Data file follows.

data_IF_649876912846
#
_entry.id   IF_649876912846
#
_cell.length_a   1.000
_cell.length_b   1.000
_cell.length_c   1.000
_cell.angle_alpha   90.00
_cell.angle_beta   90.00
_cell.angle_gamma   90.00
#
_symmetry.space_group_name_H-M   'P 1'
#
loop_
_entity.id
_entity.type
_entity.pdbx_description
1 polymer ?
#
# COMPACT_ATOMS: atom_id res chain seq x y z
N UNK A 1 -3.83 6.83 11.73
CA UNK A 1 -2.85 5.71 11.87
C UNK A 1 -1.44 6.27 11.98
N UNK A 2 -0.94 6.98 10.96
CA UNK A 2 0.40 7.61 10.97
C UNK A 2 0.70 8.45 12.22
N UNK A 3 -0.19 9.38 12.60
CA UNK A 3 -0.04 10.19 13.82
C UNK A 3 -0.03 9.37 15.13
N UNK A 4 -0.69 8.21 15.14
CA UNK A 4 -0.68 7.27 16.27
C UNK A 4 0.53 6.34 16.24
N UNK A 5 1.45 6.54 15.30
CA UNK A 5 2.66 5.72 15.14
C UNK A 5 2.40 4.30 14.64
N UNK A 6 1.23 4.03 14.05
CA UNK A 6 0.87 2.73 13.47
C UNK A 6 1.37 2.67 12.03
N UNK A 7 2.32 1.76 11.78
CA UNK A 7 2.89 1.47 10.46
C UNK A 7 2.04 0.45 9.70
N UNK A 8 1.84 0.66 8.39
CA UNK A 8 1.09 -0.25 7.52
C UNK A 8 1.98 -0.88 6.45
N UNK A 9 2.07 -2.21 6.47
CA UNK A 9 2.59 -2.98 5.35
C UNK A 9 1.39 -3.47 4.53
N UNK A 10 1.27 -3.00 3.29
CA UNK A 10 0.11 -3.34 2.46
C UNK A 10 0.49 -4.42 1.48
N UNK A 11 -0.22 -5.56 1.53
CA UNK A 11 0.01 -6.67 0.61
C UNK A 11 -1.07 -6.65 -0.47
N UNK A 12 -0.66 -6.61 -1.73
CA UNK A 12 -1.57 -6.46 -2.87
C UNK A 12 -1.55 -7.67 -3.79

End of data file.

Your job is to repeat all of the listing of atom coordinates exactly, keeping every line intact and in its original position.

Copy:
data_IF_649876912846
#
_entry.id   IF_649876912846
#
_cell.length_a   1.000
_cell.length_b   1.000
_cell.length_c   1.000
_cell.angle_alpha   90.00
_cell.angle_beta   90.00
_cell.angle_gamma   90.00
#
_symmetry.space_group_name_H-M   'P 1'
#
loop_
_entity.id
_entity.type
_entity.pdbx_description
1 polymer ?
#
# COMPACT_ATOMS: atom_id res chain seq x y z
N UNK A 1 -3.83 6.83 11.73
CA UNK A 1 -2.85 5.71 11.87
C UNK A 1 -1.44 6.27 11.98
N UNK A 2 -0.94 6.98 10.96
CA UNK A 2 0.40 7.61 10.97
C UNK A 2 0.70 8.45 12.22
N UNK A 3 -0.19 9.38 12.60
CA UNK A 3 -0.04 10.19 13.82
C UNK A 3 -0.03 9.37 15.13
N UNK A 4 -0.69 8.21 15.14
CA UNK A 4 -0.68 7.27 16.27
C UNK A 4 0.53 6.34 16.24
N UNK A 5 1.45 6.54 15.30
CA UNK A 5 2.66 5.72 15.14
C UNK A 5 2.40 4.30 14.64
N UNK A 6 1.23 4.03 14.05
CA UNK A 6 0.87 2.73 13.47
C UNK A 6 1.37 2.67 12.03
N UNK A 7 2.32 1.76 11.78
CA UNK A 7 2.89 1.47 10.46
C UNK A 7 2.04 0.45 9.70
N UNK A 8 1.84 0.66 8.39
CA UNK A 8 1.09 -0.25 7.52
C UNK A 8 1.98 -0.88 6.45
N UNK A 9 2.07 -2.21 6.47
CA UNK A 9 2.59 -2.98 5.35
C UNK A 9 1.39 -3.47 4.53
N UNK A 10 1.27 -3.00 3.29
CA UNK A 10 0.11 -3.34 2.46
C UNK A 10 0.49 -4.42 1.48
N UNK A 11 -0.22 -5.56 1.53
CA UNK A 11 0.01 -6.67 0.61
C UNK A 11 -1.07 -6.65 -0.47
N UNK A 12 -0.66 -6.61 -1.73
CA UNK A 12 -1.57 -6.46 -2.87
C UNK A 12 -1.55 -7.67 -3.79